Texas Tech University Master of Architecture with Graduate Certificate in Urban + Community Design Studies
MaryAlice Torres-MacDonald, Director, Associate Professor Ph: 713-806-2548 Email: firstname.lastname@example.org
PROFESSIONAL OPTION + Certificate
This website is designed as an informational tool for TTU students already enrolled in the Master of Architecture degree program. It is structured to provide more information about educational and professional options provided to them in Houston through the last 1-1/2 years of the 173 hour Master of Architecture degree. For admission requirements to this degree, please see: http://arch.ttu.edu/wiki/Admissions. For a detailed curriculum sheet, please see: http://arch.ttu.edu/w/images/7/70/Master_of_Architecture_2015-2016.pdf.
The Houston Option fulfills the professional degree requirement and includes a specialization in Urban and Community Design. When you enter the graduate coursework in the College, you have a few options for directing your graduate education. The Houston Professional Option is one of these. If this program interests you, you will complete a brief informational application and enter the program in the fall semester following your completion of comprehensive studio in Lubbock. This application form enables us to plan for the number of students that will attend so that equal access is provided.
Since students begin this program in the fall semester following integrative coursework (studio + systems), (Or, Spring, immediately following the fall semester of Urban Tech in Lubbock) you must complete this before you make the transition to Houston. The spring semester at the Lubbock campus includes opportunities for these two courses and it is typically taught in the summer (although this is not guaranteed because it depends on successful funding of the summer budget for the College).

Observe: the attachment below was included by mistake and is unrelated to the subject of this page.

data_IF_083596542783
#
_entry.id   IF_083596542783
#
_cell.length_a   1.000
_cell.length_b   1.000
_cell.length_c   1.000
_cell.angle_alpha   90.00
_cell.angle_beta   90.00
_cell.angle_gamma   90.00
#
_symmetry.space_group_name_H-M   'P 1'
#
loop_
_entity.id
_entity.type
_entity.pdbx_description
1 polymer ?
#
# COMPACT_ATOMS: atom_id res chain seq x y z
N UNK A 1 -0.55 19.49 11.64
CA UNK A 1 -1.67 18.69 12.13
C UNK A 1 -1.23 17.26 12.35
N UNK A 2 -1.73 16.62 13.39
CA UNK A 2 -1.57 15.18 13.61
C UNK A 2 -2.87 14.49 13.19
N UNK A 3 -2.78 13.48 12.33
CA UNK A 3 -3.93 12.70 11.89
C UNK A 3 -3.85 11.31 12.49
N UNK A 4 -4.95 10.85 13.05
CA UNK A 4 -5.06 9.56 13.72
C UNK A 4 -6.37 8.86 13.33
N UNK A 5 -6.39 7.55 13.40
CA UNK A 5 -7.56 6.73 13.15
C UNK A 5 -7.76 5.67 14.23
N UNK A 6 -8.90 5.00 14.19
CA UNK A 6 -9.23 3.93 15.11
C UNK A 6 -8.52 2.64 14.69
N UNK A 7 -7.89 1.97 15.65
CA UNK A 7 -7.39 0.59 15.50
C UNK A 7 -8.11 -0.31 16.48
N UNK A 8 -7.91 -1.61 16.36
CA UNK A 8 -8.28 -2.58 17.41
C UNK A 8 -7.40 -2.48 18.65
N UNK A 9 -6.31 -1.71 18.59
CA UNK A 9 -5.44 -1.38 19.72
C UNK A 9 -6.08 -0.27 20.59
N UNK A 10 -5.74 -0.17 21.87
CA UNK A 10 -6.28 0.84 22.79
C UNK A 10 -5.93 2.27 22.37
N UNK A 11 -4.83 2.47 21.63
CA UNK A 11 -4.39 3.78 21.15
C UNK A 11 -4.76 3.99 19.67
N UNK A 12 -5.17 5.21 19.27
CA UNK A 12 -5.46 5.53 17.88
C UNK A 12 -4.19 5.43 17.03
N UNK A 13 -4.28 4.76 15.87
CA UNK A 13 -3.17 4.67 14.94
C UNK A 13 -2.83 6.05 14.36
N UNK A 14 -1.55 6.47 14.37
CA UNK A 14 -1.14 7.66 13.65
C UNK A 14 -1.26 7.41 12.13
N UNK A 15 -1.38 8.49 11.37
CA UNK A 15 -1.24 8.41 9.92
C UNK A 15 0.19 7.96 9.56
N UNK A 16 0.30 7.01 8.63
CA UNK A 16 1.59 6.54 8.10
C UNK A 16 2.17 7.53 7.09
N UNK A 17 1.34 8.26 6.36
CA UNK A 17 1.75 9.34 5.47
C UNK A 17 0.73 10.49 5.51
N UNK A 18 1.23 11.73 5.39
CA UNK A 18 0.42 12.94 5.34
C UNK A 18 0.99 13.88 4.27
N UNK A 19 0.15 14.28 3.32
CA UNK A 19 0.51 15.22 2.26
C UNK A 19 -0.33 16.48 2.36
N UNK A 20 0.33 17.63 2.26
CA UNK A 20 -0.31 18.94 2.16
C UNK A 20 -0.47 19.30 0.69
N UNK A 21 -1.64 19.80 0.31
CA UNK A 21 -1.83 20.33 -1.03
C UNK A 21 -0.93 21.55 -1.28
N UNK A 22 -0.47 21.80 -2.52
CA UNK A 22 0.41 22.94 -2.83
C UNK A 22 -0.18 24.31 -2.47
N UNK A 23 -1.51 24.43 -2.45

Transfers from the Urban Tech Studio in Lubbock are allowed spring transfer into Houston, assuming conditions are met, but the student must have prior approval from the director. Other exceptions may be made on a case by case basis (contact the director). This allows you to coordinate your transfer with the director and allows you to complete your degree without additional coursework.
STUDIOS: There are three studios towards the Professional Option. Studio I is taught during the fall semester and includes an overview of urban design within the larger context of architecture (see details under course descriptions). This is followed up with Studio II which includes a building design within an urban context (see details under course descriptions). Studio III is the Practicum Studio taught with support of mentors within the student's practicum firm and an instructor during the last fall semester. Students will be working full-time through a paid practicum experience during the summer and this last studio.
The program is not intended as a single practicum + studio program. Students are not admitted for this purpose.
NOTE: The opportunity for a Master of Science in Architecture with a Specialization in Urban + Community Design option is not currently available in Houston. The MS Architecture is a non-professional degree option for specialization in Urban + Community Design (pending approval with Texas Higher Education Coordinating Board) and is offered through the Lubbock Campus - College of Architecture at this time). (note: The Master of Science is a non-professional degree and not a part of the Master of Architecture degree offered in Houston).
For further information, please contact the director at: email@example.com
ABOUT THE STUDIOS:
Overall: The studios are broken into three topical studios. Fall I, Spring II, and Practicum. The first two serve as a cumulative approach towards a micro to macro understanding of urban design and its application to the building design process. The final studio (Practicum Studio) is led by the director and taught in conjunction with the student's firm through mentor support.